BIOL 242
Comparative Physiology

A comparative study of the variety of solutions and adaptations diverse animals can make to similar problems — obtaining and transporting oxygen, maintaining water and salt balance, utilizing food, movement, and nervous and hormonal integration. Lecture and laboratory. Units: 6. Prerequisite: BIOL 150

CHEM 250
Organic Chemistry I

A study of the relationship between structure and function in organic compounds. Basic topics such as molecular orbital theory, conformational equilibria, stereochemistry, and nucleophilic substitution are covered. Students also learn to use instrumental analysis (NMR, IR, GC-MS) to identify and characterize compounds. One four-hour laboratory per week. Units: 6. Prerequisite: CHEM 116 or 119 or consent of instructor

CHEM 252
Organic Chemistry II

A study of organic reactions and their mechanisms. The focus of the class is synthesis, both in the concrete sense of building molecules and in the abstract sense of pulling together disparate concepts to solve problems. Case studies from the polymer and pharmaceutical industries underline the relevance of the discipline to everyday life. One four-hour laboratory per week. Units: 6. Prerequisite: CHEM 250

PSYC 290
Developmental Psychopathology

Using developmental psychopathology theory, this course involves the examination of psychological disorders in children and adolescents. The course emphasizes the complex interplay of biological and psychological factors over the course of development that lead to different outcomes. Several topics are covered including ADHD, anxiety, autism, conduct disorder, eating disorder, depression, and self-harm. Units: 6. Prerequisite: PSYC 100 or sophomore standing

BIOL 325
Cell Biology

Survey of the structure and function of eukaryotic cells, the basic functional unit of life. Correlation of cellular structures including organelles, proteins, and membranes with functions such as cellular communication, division, transport, movement, and secretory pathways will be analyzed. Lecture and laboratory. Units: 6. Prerequisite: One of BIOL 260, BIOL 354, BIOL 444, or concurrent enrollment or consent of instructor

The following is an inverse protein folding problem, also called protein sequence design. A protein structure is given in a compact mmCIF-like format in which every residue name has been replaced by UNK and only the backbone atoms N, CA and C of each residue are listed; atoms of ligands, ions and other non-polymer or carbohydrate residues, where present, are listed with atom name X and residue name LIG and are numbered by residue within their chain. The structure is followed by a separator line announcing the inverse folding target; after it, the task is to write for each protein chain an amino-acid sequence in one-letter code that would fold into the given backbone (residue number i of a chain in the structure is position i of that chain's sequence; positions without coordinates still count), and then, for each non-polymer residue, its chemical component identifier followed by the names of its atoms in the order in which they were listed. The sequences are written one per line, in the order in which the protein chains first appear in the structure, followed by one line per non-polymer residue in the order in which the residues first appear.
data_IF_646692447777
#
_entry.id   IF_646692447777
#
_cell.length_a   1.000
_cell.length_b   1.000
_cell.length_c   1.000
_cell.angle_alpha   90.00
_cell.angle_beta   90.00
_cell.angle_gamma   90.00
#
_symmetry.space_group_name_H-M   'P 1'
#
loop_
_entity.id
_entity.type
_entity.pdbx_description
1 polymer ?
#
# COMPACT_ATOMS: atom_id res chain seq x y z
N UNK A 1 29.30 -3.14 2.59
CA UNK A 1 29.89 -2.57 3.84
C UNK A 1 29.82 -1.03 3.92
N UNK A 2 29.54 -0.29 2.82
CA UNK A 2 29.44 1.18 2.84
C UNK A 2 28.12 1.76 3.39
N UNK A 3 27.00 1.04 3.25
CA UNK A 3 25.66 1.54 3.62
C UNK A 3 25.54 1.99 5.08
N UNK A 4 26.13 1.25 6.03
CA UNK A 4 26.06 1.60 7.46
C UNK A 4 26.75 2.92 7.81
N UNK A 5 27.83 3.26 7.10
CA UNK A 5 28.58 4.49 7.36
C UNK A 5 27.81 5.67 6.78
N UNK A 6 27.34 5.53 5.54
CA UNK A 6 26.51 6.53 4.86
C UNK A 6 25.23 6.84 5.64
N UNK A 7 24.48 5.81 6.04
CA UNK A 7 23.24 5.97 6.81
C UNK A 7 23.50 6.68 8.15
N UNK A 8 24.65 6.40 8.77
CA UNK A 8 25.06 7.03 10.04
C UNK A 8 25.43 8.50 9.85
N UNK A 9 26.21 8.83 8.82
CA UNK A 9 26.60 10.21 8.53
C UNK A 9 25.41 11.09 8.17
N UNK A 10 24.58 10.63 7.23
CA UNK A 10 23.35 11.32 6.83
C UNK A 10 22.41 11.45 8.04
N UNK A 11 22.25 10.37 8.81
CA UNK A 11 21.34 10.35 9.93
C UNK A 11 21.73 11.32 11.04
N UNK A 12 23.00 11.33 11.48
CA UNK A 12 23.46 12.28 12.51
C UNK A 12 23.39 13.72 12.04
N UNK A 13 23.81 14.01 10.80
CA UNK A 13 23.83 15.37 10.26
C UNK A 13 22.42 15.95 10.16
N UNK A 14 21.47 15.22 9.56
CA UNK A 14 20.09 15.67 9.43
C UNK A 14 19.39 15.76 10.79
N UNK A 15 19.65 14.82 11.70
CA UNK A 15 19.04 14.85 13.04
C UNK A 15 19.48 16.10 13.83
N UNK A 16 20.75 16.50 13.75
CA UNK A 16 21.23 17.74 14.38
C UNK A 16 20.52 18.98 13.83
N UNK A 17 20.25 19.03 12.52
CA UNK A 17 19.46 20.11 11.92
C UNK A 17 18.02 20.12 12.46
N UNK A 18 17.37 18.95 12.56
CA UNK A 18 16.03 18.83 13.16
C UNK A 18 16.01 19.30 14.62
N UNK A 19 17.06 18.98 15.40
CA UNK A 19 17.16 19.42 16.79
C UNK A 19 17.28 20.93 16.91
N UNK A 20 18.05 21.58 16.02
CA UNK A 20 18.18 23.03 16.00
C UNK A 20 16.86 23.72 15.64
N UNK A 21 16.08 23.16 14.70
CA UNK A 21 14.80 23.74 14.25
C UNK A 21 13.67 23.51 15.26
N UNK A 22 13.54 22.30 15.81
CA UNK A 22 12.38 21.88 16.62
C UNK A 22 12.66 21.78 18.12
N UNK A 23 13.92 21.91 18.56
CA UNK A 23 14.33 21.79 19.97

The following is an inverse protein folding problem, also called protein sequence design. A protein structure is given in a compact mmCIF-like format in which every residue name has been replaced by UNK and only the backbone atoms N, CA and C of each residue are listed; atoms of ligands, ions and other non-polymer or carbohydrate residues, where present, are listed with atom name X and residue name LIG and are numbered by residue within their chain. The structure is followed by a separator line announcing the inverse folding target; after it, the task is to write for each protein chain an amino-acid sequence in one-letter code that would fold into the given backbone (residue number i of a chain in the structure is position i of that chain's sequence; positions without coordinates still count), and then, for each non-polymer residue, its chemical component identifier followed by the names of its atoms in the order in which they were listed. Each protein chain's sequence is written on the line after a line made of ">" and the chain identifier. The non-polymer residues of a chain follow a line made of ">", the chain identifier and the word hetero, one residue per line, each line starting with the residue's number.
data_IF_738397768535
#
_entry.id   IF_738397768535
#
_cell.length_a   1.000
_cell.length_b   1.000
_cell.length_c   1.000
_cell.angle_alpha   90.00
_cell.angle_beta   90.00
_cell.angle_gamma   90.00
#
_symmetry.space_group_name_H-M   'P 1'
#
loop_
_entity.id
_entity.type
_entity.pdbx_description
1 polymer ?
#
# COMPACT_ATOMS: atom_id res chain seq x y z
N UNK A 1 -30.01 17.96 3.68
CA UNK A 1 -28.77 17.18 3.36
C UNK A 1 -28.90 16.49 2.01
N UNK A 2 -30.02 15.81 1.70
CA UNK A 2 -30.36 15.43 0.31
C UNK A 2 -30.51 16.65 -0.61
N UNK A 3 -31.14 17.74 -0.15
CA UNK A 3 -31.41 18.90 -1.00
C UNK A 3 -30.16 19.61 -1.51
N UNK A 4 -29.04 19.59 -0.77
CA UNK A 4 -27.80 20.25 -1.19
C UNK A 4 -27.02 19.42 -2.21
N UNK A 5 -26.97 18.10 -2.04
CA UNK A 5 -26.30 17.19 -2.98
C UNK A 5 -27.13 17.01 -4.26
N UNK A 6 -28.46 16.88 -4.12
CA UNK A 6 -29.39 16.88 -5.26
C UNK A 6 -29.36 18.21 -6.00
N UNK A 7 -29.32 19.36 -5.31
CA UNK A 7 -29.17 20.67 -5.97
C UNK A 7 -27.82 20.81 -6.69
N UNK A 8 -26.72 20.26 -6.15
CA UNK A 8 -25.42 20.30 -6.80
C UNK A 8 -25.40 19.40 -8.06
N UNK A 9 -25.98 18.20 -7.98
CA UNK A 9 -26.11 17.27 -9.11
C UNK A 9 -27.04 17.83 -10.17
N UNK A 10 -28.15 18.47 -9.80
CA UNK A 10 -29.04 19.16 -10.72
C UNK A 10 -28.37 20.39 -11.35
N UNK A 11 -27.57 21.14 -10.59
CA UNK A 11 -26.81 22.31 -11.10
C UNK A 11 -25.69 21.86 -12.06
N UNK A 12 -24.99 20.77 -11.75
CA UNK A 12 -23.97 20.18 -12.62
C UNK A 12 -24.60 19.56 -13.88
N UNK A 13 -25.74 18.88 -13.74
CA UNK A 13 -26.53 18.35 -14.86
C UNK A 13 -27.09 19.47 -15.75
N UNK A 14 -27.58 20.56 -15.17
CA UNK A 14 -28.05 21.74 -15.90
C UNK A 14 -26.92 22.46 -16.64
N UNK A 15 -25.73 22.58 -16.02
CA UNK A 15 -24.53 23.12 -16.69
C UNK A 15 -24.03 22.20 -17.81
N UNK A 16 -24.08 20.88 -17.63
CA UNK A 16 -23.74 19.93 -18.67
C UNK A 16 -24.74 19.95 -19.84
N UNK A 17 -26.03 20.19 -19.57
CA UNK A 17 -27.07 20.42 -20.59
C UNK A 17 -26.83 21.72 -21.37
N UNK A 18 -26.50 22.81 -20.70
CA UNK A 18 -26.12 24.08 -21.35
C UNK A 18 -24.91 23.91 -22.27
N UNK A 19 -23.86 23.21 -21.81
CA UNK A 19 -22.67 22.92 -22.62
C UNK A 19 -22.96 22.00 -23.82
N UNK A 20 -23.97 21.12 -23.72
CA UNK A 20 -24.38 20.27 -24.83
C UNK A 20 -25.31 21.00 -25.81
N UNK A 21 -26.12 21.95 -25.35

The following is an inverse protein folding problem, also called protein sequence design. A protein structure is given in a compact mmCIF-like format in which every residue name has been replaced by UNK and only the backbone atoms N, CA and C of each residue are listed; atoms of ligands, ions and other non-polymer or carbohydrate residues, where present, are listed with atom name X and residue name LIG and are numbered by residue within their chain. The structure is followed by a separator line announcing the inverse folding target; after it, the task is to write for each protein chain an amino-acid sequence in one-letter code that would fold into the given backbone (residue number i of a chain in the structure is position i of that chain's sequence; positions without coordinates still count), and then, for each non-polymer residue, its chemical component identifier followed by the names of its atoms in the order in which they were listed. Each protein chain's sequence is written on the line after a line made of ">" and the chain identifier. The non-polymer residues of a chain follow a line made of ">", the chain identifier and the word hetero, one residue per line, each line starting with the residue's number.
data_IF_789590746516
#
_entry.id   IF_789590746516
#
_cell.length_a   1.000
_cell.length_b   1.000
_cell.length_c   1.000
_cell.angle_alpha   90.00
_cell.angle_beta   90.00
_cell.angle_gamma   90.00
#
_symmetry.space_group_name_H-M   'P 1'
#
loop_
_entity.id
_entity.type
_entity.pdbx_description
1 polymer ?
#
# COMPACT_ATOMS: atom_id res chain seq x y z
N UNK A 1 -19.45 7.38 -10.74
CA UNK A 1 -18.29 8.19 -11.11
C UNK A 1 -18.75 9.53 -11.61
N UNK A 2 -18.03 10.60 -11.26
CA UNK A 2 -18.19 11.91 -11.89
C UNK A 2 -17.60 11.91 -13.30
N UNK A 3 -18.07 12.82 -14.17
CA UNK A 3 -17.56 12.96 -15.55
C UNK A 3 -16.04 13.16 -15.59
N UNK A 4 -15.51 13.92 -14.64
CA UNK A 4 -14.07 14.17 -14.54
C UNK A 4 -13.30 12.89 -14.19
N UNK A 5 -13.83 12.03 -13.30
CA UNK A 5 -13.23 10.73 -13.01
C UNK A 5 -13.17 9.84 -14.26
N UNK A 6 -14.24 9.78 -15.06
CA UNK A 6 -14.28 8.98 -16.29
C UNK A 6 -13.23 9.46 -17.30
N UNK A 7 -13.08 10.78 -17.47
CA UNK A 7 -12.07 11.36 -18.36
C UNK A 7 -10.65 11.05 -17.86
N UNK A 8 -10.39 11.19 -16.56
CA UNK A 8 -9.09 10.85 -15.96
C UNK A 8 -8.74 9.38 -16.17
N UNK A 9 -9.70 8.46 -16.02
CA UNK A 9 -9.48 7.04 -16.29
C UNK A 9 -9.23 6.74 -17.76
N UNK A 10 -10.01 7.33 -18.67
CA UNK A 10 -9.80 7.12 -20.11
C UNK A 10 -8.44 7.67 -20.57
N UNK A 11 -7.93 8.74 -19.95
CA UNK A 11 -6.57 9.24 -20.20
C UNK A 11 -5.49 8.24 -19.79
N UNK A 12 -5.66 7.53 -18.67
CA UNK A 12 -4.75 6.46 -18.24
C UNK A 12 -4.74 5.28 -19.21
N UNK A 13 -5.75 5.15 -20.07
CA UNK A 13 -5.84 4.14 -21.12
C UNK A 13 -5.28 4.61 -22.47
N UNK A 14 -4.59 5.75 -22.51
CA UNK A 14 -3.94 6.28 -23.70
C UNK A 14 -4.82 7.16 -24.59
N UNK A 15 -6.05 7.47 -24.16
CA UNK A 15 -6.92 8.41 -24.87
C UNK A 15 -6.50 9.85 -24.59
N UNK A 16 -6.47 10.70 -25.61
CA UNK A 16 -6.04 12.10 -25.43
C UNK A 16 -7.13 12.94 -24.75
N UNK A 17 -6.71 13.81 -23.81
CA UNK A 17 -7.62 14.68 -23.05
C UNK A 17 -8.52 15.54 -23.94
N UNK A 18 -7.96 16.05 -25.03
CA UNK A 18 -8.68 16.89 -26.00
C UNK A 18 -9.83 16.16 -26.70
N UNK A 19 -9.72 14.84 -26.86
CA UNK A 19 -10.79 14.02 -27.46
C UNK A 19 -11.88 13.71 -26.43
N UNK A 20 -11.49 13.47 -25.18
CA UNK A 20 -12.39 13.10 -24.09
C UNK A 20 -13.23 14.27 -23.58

BIOL 340
Topics in Neuroscience

A study of the nervous system from the perspectives of psychology and biology. Topics vary year to year and may include glial cells, neural development, and the evolution of nervous systems and neurotransmitter systems. Lecture only. May be repeated when topic is different.

Topic for Spring 2017: The Mindful Brain
Mindfulness meditation involves paying attention, on purpose and without judgment. With roots in Eastern philosophy, it has been applied to the treatment of various physical and mental conditions in contemporary Western medicine and psychotherapy. This course will explore research on how mindfulness meditation changes the brain. Units: 6. Prerequisite: CHEM 116, BIOL 150, and one course in psychology; or PSYC 360 and one course in biology; or consent of instructor
Also listed as Psychology 580

CHEM 340
Biochemistry I

An introduction to the study of biological processes at the molecular level with emphases on protein struction and function, enzyme mechanism and kinetics, fundamentals of physical biochemistry, and the chemistry of biological molecules, including carbohydrates, lipids, and nucleic acids. Units: 6. Prerequisite: CHEM 250 or concurrent enrollment, or consent of instructor
Also listed as Biology 444

PSYC 350
Psychopharmacology and Behavior

An interdisciplinary examination of the ways in which behaviorally active drugs exert their effects, drawing on research in pharmacology, psychology, biochemistry, anatomy, and neurophysiology. Provides an understanding and appreciation of the role of behaviorally active drugs in people’s lives, today and in the past. Units: 6. Prerequisite: Sophomore standing; at least one prior biology course recommended